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Our views on how changing market dynamics may lead to demand for capital in niche sectors of the economy.

Getting the Digital Perspective

Inflexion’s Digital Director, Charlie Cannell, brings the latest trends from the two biggest technology shows of the year: the Consumer Electronics Show and Mobile World Congress.

Having been the place for consumer electronics for the best part of the 70’s and 80’s, CES lost out to the more internet-related events. Today, with connectivity added to almost every consumer device, CES is more influential than ever. In January 250,000 delegates visited 3,800 exhibits across 25 venues.

Similarly, MWC finds itself in an increasingly influential position. Originally the forum for mobile network operators, this DNA is still clear with much floor space given to infrastructure vendors. However, the advent of internet connectivity and smartphones has made this much more than masts, MHz and SIM cards.

Major technology firms such as Intel and Qualcomm use both shows as their centrepiece industry events; many brands and marketing agencies are also there en masse.

So, what are most interesting themes for 2017?

Voice is the talking point:

Improved connectivity and computing power are accelerating the arrival of voice-activated services. Having spent the last few years concerned with the shift to mobile, we are now faced with a further move to voice-led experiences. Whilst the major tech players all have voice services, Amazon appears to be ahead of the pack with Alexa. Through the launch of this service, Amazon allows manufacturers to provide voice-led services without the time, quality and cost challenge of building their own equivalent. I am pretty sure “Alexa” was the most used word of the week at CES.

A driverless world:

The race to voice-led services is second only to the acceleration of autonomous cars and drones. Audi, Toyota, Faraday Futures and Hyundai all showcased working demos of their driverless cars at CES and there were cars everywhere in the Barcelona show too. Microsoft launched its OS for driverless vehicles in January whilst at MWC, many solutions providers, such as Bosch demonstrated their role in the transformation of the auto trade. (This was markedly in advance of last year when only concepts were discussed). Whilst these demonstrations are limited, the timeline for original equipment manufacturers (OEMs) pushing these vehicles to market is firmer. Currently, Intel’s purchase of MobileEye for $15bn further demonstrates the clear appetite of the major technology firms to create the next generation of mobility experiences.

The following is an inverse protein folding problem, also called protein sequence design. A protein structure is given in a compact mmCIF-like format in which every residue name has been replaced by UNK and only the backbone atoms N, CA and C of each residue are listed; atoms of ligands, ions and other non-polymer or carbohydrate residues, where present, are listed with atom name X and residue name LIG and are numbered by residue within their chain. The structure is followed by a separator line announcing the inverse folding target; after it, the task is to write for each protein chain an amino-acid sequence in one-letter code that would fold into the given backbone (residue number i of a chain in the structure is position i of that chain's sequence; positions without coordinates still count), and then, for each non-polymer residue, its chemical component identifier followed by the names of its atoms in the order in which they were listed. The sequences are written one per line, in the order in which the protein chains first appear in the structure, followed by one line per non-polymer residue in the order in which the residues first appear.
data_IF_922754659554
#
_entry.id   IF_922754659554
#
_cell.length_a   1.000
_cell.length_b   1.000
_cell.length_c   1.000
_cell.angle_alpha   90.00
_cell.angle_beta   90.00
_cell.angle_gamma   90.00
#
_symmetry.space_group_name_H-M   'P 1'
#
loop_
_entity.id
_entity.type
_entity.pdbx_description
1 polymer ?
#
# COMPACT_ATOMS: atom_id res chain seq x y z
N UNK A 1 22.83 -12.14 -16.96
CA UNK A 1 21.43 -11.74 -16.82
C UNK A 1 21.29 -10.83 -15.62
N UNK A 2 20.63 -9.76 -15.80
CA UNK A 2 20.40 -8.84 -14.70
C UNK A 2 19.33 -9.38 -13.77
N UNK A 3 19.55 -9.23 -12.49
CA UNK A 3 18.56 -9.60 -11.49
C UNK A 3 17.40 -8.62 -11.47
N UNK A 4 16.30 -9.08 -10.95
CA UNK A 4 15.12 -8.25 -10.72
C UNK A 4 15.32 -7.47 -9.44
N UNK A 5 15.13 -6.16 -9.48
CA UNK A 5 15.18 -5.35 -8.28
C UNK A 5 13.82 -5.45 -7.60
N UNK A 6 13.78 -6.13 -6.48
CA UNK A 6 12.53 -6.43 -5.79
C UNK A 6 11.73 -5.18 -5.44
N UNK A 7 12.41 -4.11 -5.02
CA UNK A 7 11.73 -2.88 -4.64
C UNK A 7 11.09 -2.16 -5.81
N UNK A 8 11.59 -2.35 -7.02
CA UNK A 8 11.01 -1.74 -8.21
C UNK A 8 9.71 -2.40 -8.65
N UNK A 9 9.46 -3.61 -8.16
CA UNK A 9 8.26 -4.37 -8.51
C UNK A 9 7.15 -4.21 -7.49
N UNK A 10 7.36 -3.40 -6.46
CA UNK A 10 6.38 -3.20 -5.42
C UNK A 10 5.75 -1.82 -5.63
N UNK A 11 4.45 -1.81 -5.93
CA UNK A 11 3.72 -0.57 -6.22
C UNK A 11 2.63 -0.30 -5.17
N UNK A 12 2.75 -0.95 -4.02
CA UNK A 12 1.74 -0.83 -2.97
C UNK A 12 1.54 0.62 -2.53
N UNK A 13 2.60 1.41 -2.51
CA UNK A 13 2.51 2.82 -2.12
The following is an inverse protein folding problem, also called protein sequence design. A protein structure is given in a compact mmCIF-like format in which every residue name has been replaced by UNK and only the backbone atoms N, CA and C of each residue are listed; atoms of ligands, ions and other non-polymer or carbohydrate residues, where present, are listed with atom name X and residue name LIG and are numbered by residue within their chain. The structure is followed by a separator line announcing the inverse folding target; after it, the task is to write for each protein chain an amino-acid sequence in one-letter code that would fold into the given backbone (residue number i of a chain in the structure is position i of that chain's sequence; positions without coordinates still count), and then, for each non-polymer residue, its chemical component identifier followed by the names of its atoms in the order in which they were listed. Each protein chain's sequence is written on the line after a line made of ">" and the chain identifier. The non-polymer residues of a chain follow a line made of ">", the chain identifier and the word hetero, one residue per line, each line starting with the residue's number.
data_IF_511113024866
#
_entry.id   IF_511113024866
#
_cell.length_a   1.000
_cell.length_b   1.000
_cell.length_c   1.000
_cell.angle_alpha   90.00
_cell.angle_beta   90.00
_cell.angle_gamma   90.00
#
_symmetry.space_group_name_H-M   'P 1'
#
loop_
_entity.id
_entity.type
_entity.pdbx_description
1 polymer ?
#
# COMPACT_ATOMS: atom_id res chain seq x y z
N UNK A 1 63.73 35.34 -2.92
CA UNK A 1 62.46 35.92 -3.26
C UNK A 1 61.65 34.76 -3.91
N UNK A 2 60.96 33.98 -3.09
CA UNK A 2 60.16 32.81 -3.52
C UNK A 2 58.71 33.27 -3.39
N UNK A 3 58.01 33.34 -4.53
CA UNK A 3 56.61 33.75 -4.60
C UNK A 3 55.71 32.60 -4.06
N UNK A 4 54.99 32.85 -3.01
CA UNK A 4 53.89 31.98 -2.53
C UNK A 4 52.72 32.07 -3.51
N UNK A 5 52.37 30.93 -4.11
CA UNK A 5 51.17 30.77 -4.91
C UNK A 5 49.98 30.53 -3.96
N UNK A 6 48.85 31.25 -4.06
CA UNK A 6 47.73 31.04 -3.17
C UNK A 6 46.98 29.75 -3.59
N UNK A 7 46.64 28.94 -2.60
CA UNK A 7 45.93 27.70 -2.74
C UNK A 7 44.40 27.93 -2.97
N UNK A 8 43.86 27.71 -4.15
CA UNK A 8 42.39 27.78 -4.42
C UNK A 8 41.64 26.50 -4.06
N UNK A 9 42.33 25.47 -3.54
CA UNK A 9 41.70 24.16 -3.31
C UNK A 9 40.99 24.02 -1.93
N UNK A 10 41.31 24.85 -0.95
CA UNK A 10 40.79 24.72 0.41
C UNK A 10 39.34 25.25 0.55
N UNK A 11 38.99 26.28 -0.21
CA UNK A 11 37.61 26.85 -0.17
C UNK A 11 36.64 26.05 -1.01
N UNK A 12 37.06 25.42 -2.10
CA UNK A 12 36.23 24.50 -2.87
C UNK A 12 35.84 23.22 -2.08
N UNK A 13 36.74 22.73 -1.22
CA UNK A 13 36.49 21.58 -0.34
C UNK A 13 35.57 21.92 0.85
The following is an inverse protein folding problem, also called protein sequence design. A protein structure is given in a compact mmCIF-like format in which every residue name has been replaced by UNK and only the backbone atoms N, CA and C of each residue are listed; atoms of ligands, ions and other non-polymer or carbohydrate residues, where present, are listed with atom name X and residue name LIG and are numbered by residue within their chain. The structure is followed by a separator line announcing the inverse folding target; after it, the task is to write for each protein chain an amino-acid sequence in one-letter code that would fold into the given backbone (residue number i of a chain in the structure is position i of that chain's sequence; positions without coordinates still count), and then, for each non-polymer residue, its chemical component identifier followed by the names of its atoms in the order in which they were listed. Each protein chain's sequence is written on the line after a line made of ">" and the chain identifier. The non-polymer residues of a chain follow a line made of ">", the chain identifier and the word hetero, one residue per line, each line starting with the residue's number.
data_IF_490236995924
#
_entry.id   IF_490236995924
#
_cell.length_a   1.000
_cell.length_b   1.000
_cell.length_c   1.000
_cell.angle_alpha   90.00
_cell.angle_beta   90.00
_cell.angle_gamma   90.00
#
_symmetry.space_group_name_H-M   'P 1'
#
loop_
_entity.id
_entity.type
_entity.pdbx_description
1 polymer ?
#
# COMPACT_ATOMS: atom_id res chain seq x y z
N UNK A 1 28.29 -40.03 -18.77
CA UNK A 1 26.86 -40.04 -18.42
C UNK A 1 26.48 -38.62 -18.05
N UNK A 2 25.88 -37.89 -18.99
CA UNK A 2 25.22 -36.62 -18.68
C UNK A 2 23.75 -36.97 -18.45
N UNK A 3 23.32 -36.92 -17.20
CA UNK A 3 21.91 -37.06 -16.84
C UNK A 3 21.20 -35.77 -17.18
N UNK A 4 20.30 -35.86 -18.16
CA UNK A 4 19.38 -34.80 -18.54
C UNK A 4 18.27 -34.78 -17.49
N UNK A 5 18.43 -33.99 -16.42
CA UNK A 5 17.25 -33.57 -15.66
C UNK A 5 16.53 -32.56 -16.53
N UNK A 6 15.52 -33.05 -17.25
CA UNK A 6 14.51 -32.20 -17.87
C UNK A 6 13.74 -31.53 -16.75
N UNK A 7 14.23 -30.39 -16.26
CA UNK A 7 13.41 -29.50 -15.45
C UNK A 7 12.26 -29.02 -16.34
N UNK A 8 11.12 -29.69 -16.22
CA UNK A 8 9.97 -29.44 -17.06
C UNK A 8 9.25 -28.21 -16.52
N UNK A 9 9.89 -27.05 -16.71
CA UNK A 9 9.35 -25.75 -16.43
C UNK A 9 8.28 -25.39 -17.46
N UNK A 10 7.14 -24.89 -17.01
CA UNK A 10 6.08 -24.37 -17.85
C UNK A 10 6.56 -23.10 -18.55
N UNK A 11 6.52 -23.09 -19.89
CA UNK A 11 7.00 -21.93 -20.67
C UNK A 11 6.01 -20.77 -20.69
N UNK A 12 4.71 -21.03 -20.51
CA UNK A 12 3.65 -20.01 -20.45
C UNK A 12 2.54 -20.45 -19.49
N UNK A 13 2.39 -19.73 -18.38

Flying above cars, the market for drone quadcopters is maturing at a similar rate. Many manufacturers were present with Intel also interestingly choosing to develop its own machines, demonstrating the various use cases from industrial support to entertainment. However, failures like Lily Drone do not help instil confidence.

Connected Electronics Show + Connected Mobile World:

The wide availability of lower cost components drives an increasingly connected world. Sometimes the advantage is unclear, however there are relevant advances in the consumer markets that make sense e.g. sound, heating and maintenance.

At MWC, the shift from an “’Internet of Content’ to the ‘Internet of Things’ (IoT) was ever more prevalent. Major players such as HP and Cisco shared their IoT Cloud solutions (Aruba and Jasper) alongside breakthrough companies such as SigFox, Stream and Arkessa who were offering innovative angles on how to drive value across business and life in a truly connected world.

Reality, checked:

Virtual Reality continues to mature, though remains largely confined to the gaming and education categories. The headsets have improved and offer a truly immersive experience (I could have played the new version of Rock Band all day) compared to the traditional Console + TV set up.

Augmented Reality is arguably more exciting in terms of commercial application to a wider set of experiences; however it is a little way behind Virtual Reality in development. From future shopping to industrial engineering it is increasingly easy for businesses to seamlessly overlay virtual, digital content into real world situations.

From fiction to fact, faster:

Finally, pace; the time from idea conception to a market ready product quickens year on year, both CES and MWC highlight this. The combination of better connectivity, powerful computing and improved processing is beginning to significantly impact delivery. At MWC, much of the discussion surrounded the move to 5G; still requiring major investment but offering the vision of a more seamless and frictionless world of connections. The experience and learning from nearly 20 years of delivering serious web-enabled digital services, it is clear there is a generation of reliable, smarter market-ready ideas coming to the fore faster than ever.

As Ray Kurzweil, a world leading investor and futurist commented, “You don’t know you’re in an explosion until it has happened”. Both CES and MWC suggest that we are in that explosion right now.

For more information, please contact Charlie by emailing